Category Archives: Bandwidth

Scaling phantomjs with PHP

One of my clients had a problem with a Phantomjs Software.

I was asked to help in their project, that was relying on one of its features.

Phantomjs is an interesting project, but unfortunately it has not had enough maintenance and a terrible lack of sufficient documentation. The last contributions to repo are from mid May, with small frequency. (Latest releases are from Feb 2015, see the Phantomjs releases on github)

The Software from my client ran well for certain requests, but not for others and after a random time, seconds, or minutes, it became irresponsible.

My client wanted to fix that or to use nodejs to scale their phantom code or in the worst case to rewrite the code in nodejs. And it was urgent, because they were losing a lot of money because of their programs malfunctioning.

I began to investigate. That’s the history of how I fixed…

Connections being irresponsible

My client was using the Phantomjs webserver.

The problem with Phantom’s webserver is that it has a hard limit of 10 concurrent connections. After that all the next http connections are queried until one becomes free.

So if you do a telnet to that port, the connection is accepted, but nothing happens. Even sending malformed GET requests.

My guess was that something in the process of parsing the requests was wrong, and then some of those 10 connections became frozen. I started to debug.

I implemented a timedout that will quit the worker after some time.

mTimerExit = setTimeout(forceExitByTimeout, DEFAULT_TIME_TO_EXIT);

Before exiting is important to clear the timers


I also implemented a debug mode to see what was going on with a method consoleDebug that basically did console.log according to if a parameter debug was set to true.

My quickwin system was working, but many urls still were not being parsed by the phantomjs Engine.

Connecting with nodejs

My client had the bad experience of previous versions of Phantomjs crashing a lot.

So it has the idea of running nodejs as the main webserver, for scaling, and invoking Phantomjs from it.

I did several work in this line.

I tried to link with nodejs with products like:


Unfortunately those packets are no longer maintained, having seen the last update from 2013.

It doesn’t work. I found no documentation, and no traces on errors.

I also got errors like:

XMLHttpRequest cannot load http://localhost:8888/start Origin file:// is not allowed by Access-Control-Allow-Origin

And had to figure out what parameters to tune. I did by starting phantomjs with the param:


In the js scene products and packages are changing very fast and sadly often breaking retrocompatibility.

So you better have a very well defined package.json that installs exactly the software version that you need, or soon, when you deploy to another server it will be a disaster.


Ghost Town is a product that allows to run phantomjs from inside nodejs.

It is a company maintained product, by a contributor, Teddy.

He was very nice replying my questions, but it didn’t help.

The process was failing with no debug, no info.

The package really lacks documentation, and has only the same sample across all the web.

I provide this ghost-town code sample, in case it is useful for people looking for more:

var phantomClusterOptions = require("./phantomClusterOptions");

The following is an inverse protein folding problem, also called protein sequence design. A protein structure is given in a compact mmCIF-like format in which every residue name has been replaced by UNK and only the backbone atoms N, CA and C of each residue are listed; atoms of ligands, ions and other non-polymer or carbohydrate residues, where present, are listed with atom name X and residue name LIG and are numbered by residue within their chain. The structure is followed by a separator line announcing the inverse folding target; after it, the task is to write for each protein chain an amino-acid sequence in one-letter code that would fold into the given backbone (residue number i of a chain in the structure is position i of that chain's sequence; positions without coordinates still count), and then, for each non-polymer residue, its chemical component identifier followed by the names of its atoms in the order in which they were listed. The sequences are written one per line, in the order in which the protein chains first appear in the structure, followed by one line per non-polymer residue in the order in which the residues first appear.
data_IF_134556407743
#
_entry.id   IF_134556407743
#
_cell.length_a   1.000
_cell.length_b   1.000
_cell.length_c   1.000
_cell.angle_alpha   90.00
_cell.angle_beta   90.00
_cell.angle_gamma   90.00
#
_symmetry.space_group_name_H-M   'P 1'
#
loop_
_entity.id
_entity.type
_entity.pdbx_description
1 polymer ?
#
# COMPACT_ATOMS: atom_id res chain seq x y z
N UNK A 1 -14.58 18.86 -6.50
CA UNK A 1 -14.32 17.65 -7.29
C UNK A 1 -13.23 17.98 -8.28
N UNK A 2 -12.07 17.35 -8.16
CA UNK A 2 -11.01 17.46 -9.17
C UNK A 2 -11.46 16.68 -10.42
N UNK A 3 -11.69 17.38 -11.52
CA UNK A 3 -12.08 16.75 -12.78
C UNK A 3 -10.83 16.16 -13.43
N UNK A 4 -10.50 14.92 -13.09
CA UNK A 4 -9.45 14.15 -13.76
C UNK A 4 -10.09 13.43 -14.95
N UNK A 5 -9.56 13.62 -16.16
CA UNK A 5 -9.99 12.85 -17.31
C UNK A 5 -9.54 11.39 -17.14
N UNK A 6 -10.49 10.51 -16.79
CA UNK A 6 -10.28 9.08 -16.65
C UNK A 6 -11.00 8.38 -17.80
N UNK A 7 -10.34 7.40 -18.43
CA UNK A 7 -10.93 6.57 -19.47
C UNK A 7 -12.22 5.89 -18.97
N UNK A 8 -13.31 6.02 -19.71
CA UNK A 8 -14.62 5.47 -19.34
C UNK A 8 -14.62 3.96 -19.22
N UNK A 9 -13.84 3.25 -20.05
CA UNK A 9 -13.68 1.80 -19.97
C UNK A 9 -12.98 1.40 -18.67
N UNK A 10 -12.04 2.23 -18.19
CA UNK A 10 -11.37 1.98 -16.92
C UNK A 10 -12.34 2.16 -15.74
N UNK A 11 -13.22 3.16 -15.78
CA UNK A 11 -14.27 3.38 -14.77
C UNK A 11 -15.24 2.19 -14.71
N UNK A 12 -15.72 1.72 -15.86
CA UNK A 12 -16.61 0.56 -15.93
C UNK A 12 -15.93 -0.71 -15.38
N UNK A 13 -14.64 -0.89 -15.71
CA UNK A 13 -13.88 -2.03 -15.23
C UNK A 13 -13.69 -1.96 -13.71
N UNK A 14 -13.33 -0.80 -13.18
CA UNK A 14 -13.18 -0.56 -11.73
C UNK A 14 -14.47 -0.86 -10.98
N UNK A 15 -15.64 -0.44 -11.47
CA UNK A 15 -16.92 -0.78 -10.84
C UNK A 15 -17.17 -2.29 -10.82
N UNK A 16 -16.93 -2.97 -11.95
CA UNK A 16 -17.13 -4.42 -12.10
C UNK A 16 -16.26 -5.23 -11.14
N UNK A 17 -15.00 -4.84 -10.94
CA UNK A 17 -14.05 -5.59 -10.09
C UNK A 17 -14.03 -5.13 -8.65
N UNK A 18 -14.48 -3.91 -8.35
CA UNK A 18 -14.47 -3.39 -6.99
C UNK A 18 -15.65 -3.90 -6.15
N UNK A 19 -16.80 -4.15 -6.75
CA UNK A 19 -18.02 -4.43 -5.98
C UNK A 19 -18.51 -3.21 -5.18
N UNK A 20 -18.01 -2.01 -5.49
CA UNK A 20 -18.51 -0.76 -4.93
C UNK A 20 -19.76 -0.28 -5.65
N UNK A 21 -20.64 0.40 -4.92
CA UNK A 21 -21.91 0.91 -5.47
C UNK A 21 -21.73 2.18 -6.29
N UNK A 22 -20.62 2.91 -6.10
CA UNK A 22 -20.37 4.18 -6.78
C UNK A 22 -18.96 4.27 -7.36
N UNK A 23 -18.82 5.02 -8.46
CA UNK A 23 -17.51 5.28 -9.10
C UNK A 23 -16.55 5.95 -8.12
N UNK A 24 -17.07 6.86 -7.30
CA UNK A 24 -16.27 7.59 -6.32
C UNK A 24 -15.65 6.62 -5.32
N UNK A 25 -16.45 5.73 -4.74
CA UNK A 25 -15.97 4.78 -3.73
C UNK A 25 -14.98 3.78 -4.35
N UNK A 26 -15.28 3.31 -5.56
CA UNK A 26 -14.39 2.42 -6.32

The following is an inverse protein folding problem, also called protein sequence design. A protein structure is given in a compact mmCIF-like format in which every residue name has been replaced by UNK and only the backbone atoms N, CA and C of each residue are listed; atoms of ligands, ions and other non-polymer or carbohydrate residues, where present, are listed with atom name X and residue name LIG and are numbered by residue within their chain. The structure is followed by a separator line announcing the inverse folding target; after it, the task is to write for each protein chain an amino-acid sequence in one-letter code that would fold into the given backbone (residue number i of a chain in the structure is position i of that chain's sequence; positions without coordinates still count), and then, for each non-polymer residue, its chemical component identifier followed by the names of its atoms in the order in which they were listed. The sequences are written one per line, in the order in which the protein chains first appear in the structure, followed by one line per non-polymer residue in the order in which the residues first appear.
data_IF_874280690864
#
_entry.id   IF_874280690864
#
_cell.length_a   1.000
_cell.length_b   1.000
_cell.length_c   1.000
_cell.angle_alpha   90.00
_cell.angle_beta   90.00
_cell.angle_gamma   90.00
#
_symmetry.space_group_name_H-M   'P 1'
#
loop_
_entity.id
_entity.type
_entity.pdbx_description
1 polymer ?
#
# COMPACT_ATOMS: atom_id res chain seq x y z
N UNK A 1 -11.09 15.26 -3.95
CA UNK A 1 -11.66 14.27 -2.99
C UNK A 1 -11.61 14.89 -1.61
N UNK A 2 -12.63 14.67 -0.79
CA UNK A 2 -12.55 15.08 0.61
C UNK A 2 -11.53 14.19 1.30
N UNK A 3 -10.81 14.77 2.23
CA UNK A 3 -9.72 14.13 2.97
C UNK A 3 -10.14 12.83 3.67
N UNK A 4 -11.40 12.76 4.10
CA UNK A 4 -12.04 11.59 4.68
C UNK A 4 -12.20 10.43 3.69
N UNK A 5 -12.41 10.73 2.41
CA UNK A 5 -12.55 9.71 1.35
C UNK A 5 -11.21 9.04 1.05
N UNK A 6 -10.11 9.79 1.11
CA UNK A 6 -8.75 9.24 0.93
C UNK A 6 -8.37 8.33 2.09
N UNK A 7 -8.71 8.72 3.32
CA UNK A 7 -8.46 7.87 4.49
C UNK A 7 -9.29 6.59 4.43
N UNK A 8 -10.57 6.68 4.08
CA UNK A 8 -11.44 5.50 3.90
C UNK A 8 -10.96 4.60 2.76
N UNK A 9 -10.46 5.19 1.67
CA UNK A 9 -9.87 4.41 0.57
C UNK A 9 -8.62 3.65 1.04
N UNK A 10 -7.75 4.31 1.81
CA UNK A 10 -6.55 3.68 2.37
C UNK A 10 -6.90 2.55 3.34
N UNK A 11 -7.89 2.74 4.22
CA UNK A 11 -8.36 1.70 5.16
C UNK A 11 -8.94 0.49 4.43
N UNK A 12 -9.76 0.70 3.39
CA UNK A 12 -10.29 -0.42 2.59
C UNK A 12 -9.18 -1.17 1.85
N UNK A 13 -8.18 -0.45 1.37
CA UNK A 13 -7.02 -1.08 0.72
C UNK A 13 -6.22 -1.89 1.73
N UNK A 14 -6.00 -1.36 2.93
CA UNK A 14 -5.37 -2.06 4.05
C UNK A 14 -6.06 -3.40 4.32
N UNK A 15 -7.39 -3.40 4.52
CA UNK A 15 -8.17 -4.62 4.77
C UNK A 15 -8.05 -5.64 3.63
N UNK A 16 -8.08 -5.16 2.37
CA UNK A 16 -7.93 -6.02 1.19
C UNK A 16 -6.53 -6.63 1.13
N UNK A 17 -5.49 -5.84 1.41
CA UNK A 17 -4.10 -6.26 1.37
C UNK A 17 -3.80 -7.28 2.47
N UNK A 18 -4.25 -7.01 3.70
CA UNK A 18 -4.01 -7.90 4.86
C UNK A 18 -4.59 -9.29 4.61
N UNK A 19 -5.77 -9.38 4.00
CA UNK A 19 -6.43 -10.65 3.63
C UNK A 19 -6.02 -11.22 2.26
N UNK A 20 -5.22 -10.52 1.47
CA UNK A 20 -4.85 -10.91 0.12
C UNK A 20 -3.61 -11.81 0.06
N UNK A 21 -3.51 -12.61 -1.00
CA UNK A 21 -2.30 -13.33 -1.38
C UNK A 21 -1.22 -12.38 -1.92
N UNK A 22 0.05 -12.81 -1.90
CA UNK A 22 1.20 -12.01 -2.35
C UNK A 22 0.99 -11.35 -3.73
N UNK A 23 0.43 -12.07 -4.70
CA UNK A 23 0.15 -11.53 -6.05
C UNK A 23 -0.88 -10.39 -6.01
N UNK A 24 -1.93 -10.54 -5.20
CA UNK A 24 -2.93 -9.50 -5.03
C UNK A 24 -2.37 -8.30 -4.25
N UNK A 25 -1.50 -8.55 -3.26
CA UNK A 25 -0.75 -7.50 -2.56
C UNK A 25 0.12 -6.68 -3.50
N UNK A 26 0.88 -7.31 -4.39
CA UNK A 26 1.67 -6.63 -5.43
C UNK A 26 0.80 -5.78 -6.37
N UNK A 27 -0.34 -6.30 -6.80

var town = require("ghost-town")(phantomClusterOptions);
var alerts = require("./qualitynodephantom"); // Do not ad .js
var PORT = 8080;

if (town.isMaster) {
    var express = require('express');
    var app = express();
    app.get('/', function(req, res) {
        // Every request comes here
        var data = {url:req.query.url,device:req.query.quality};

        town.queue(data, function(err,result) {
            res.set('Content-Type', 'text/plain');
            if (!err) {
            } else {
        }, phantomClusterOptions.pageTries);

    console.log('App running');
} else {
    town.on("queue", function(page, data, callback) {
        town.phantom.set('onError', function(msg,trace){});
        // quality is the exported method, you pass the useful page object as parameter
        quality(page, data, function(str){
            callback(null, str);
    town.on("error", function(err) {console.log("error");});

And the file phantomClusterOptions has:

//Options here
phantomClusterOptions = {
  //phantomBinary:'./phantomjs', //if you want to use a different phantomjs version
  workerDeath: 3, //number of times that instance of phantom will be reused
  pageTries:5, //tries to the page before rejecting
  pageCount: 1, //number of pages analysed concurrently by the same phantom instance (1 is recommended)
  // This is for versions 1.9 and older of ghost-town
  //phantomFlags:['--load-images=no', '--local-to-remote-url-access=yes', '--ignore-ssl-errors=true', '--web-security=false', '--debug=true'] //flags (
// For v.2 and newer versions
  phantomFlags: {"load-images" : false, "local-to-remote-url-access" : true, "ignore-ssl-errors" : true, "web-security" : false, "debug" : true}
module.exports = phantomClusterOptions;

3) Other products

I tried to debug with node debugger from command-line:


node debug myapp.js


And with node-debug (very nice integration with Chrome):

node-debug myapp.js


But I was unable to see what was failing. The nodejs App was up, and the ghost-town queue was increased, but apparently the worker processing the queue was not working or unable to execute phantomjs. But I saw no errors. When I switched the params for ghost-town to v.2, I got some exception, and it really looks like is unable to execute Phantom, or perhaps phantomjs could not exec the .js due to some dependencies problem.